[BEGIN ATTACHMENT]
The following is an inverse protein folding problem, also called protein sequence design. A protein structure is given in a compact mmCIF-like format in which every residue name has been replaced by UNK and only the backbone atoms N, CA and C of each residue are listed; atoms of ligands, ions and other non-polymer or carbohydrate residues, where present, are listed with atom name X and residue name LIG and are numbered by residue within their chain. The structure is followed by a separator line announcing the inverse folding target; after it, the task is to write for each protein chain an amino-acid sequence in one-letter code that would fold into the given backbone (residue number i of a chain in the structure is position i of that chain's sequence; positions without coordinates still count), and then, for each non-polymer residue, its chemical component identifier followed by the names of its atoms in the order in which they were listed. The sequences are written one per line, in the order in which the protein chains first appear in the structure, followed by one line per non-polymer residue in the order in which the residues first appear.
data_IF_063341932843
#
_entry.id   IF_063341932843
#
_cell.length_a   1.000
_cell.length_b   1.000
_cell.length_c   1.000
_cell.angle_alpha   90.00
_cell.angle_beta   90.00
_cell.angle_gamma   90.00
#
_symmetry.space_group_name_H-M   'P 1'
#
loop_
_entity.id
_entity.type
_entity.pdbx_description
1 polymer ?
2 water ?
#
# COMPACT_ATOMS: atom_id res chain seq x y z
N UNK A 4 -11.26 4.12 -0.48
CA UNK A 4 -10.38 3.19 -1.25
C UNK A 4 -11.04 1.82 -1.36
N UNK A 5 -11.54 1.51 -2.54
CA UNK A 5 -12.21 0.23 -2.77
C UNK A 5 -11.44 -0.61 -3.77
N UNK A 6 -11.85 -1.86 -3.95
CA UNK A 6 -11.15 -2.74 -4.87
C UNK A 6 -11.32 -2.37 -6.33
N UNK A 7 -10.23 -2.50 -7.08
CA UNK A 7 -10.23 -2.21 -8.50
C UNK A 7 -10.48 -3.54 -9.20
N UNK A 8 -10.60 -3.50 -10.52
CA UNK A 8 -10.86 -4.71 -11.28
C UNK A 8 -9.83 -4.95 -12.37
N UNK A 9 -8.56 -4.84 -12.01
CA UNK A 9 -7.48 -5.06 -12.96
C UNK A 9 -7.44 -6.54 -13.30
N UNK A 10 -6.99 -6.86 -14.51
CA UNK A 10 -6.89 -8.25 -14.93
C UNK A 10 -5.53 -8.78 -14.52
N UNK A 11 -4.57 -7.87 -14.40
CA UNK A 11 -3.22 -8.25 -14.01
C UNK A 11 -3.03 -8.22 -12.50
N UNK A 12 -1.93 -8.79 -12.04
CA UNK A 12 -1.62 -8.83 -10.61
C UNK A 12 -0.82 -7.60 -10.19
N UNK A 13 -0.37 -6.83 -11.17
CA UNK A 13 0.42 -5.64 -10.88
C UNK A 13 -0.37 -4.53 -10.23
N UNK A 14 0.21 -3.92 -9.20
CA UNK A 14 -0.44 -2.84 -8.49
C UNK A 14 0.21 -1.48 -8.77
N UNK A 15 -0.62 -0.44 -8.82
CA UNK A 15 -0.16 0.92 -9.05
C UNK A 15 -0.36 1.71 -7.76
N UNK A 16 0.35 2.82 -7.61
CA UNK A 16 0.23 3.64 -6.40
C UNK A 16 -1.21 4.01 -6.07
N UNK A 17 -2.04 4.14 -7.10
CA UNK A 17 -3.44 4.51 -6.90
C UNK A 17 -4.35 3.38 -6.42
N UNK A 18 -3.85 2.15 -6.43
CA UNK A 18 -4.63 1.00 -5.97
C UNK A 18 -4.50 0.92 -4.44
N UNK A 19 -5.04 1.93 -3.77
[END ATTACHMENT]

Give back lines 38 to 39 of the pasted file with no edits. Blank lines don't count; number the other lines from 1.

N UNK A 9 -8.56 -4.84 -12.01
CA UNK A 9 -7.48 -5.06 -12.96